Though neolithic knives have quite different shapes and may be made with different ways, they all have in common a flint blade with bifacial retouch.
Sometimes the blades is lovingly polished and pressure flaked, sometimes it is just a basic and functionnal blade (like Otzi's knife).
Except for danish daggers where it is made of flint (blade and handle are knapped in the same block of flint), handles were made of ivory (an hippo tooth for the Gebel El Arak knife), bone or antlers, wood or plants: sculpted wood, willow ligatures (Charavines knives). I mainly use reindeer or deer antlers (mammoth ivory when available) or wood to make the handles of my knives.
Hafting & gluing
The blade is maintained in the handle with the help of a glue that may be composed of tar, pine resin, betuline... I used a glue made of a mixture of beeswax and pine resin.
Ligatures made of deer sinews soaked in raw-hide glue ensure final hafting.
MAking the blade
Archaeological artifact studies showed that 3 steps were necessary to produce neolithic blades:
• napping of a flint preform, using soft percussors • Full polishing / grinding of the blade • lake over grinding
Phase 1: KNAPPING THE PREFORM
I start with a thick spall, obtained by banging a flint nodule with a hammerstone. Here we have a beautiful piece of Bergerac flint with a nice manganese heart (the black part).
I have to remove the proeminent percussion bulb...
A well aimed hammerstone stroke drives the bulb off. Subsequent flaking using hammerstone and soft percussors will start shaping convexities on this face.
Then thinning will begin.
The cortical face, nicely convex hasn't yet been touched because I focused on the burst face of the spall.
I know start retouching the cortical face: here is the very first flake.
Little by little, all cortex is removed from the superior face.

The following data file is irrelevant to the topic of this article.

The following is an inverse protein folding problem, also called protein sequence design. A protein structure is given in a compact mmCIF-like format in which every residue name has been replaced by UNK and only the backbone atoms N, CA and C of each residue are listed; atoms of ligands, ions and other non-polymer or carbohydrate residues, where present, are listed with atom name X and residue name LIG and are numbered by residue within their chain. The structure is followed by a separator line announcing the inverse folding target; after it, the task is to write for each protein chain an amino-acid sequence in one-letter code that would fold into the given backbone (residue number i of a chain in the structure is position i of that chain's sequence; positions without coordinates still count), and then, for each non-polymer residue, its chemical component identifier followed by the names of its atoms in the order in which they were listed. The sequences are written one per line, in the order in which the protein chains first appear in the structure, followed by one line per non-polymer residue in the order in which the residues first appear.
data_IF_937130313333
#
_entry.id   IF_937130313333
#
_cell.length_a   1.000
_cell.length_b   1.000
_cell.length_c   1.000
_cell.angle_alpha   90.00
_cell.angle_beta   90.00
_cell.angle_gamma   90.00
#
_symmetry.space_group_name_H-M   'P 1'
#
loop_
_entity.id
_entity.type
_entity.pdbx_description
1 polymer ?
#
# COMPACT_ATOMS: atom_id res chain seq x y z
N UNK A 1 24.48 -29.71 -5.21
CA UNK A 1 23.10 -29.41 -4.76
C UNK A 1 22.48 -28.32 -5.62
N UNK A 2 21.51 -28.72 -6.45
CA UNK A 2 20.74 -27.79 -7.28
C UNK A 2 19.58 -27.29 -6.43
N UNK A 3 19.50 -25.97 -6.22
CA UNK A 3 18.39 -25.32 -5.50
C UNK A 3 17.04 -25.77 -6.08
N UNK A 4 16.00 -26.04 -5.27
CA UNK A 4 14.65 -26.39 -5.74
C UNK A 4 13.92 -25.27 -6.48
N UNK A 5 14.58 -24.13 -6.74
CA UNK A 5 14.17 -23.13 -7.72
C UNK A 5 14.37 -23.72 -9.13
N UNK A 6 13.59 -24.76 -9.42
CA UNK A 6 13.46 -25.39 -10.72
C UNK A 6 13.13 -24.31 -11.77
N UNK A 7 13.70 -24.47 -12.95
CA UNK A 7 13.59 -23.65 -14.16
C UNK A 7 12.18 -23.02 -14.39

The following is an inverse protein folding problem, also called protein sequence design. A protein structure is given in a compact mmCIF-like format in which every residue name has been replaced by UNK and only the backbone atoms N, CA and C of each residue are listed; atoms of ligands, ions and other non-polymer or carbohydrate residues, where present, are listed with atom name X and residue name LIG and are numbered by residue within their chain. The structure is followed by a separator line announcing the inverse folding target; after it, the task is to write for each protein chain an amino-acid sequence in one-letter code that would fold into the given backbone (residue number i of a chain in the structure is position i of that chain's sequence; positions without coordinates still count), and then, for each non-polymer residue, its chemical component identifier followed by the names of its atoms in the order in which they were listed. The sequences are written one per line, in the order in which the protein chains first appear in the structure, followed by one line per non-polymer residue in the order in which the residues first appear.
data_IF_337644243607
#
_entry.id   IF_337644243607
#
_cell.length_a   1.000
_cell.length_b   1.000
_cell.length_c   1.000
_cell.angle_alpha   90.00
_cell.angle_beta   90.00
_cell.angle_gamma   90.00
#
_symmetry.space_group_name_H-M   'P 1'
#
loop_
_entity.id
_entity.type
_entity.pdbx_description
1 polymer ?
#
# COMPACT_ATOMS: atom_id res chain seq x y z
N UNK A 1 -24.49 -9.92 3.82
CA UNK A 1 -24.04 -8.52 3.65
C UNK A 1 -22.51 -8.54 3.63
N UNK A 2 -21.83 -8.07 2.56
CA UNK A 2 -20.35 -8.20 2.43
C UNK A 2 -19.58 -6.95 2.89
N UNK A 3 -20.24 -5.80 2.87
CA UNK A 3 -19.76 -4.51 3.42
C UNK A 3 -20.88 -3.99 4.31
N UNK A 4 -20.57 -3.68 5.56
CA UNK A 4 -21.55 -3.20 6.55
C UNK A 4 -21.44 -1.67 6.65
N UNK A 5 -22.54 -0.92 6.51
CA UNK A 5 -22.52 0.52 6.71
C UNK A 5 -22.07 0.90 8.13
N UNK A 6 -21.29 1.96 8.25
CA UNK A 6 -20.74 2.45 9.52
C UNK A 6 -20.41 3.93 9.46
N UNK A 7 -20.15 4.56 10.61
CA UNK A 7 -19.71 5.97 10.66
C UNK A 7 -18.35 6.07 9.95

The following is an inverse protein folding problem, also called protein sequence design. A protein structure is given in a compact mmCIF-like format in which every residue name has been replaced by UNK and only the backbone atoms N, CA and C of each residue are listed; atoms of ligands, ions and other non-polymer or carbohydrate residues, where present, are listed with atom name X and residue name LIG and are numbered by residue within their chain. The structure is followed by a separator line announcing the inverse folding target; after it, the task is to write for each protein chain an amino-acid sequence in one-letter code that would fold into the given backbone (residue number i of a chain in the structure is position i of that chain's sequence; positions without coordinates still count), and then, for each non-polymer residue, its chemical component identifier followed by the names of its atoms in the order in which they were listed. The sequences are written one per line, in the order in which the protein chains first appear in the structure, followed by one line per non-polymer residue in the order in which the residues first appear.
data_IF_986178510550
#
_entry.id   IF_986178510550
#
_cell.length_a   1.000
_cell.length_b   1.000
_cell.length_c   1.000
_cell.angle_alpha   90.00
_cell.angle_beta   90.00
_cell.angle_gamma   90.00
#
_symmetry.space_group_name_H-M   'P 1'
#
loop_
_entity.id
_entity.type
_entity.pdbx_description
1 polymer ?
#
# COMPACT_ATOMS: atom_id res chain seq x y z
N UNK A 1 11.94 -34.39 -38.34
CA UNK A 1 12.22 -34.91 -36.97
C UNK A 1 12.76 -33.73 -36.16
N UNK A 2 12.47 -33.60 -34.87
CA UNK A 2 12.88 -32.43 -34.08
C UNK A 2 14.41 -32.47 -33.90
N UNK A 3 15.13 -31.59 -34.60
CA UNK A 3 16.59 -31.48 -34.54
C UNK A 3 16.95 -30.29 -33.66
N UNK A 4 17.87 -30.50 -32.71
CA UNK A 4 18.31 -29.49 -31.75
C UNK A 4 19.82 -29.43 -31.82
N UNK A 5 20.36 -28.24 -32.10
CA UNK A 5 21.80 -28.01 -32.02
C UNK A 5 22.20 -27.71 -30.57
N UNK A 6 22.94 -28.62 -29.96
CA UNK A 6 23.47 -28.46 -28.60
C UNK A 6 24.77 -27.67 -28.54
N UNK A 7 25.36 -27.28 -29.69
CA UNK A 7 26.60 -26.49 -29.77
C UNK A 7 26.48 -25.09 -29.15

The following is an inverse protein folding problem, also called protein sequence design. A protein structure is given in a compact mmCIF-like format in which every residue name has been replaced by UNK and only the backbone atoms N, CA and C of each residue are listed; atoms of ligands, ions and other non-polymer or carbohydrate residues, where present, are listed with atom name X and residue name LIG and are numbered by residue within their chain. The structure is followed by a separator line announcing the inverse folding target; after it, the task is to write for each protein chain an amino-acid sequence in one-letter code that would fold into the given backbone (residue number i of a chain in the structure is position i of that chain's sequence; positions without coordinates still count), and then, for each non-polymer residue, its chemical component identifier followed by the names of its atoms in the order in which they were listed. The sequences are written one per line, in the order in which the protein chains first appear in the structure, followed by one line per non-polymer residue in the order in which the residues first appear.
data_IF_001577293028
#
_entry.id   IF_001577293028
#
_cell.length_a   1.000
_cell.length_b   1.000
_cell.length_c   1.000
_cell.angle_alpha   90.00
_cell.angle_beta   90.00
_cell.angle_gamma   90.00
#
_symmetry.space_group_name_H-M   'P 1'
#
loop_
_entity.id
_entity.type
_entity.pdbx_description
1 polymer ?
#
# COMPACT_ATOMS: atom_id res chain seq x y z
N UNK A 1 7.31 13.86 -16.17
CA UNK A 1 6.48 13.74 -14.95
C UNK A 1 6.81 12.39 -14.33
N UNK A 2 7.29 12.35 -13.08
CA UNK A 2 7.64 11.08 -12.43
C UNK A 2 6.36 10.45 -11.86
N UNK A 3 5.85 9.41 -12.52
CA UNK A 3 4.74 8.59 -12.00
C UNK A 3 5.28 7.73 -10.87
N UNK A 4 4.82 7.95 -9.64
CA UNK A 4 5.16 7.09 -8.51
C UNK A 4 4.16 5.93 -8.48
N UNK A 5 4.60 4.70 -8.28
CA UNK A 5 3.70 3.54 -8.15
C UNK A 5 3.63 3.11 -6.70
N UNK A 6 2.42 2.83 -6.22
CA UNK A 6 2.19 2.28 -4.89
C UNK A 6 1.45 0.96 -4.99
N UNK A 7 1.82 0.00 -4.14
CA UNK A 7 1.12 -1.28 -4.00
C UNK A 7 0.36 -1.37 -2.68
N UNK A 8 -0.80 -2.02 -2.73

The spall is now narrower but much thinner...
... when needed I knap thinning flakes or bladelets to get a thin preform and nice convex faces on the preform.
Here is the superior face of the preform, at intermediate state...
... and here is the inferior face: the manganese black heart is almost gone now: though its colour is beautiful it is a tricky matter to knap. Tiny white inculsions on this face could also be a problem for later pressure flaking...
Now I'm finished with the preform. Here is the superior face: small traces of cortex are still visible at its extremities...
A profile vue of the preform: it is less than 1 centimeter, but grinding, polishing and pressure flaking will put it on a diet !
Other view of the blade preform... It took me less than 15 minutes to get to this point, starting with the raw spall. Now is the time for polishing both faces and edges.
Phase 2: POLISHING
Polishing on a sandstone millstone can be improved with this basic trick: I fracture flint flakes directly on the millstone with a hammerstone...
... then I add a little water and obtain a grinding mixture (flint dusst is harder than sandstone.. and as hard as flint itself). Now I start rubbing both faces of the preform on the millstone.
It is a hard, painfull, long and monotonous work than can be achieved after several hours, depending on the desired quality of polishing. Cayoo and I both played hot seat for more than 2 and a half hours...
Polishing takes edges and scars away on every face, thus creating a smooth convexity, ideal for pressure flaking: it is just a matter of time and energy !
The preform edges are also polished. I create a bevel all around the preform in order to get a continuous platform for pressure flaking.
After a 2h30 polishing marathon here is the fully polished blade. Edges have gone, but some flake scars still remain. Totally scratched, the blade now looks pitifull !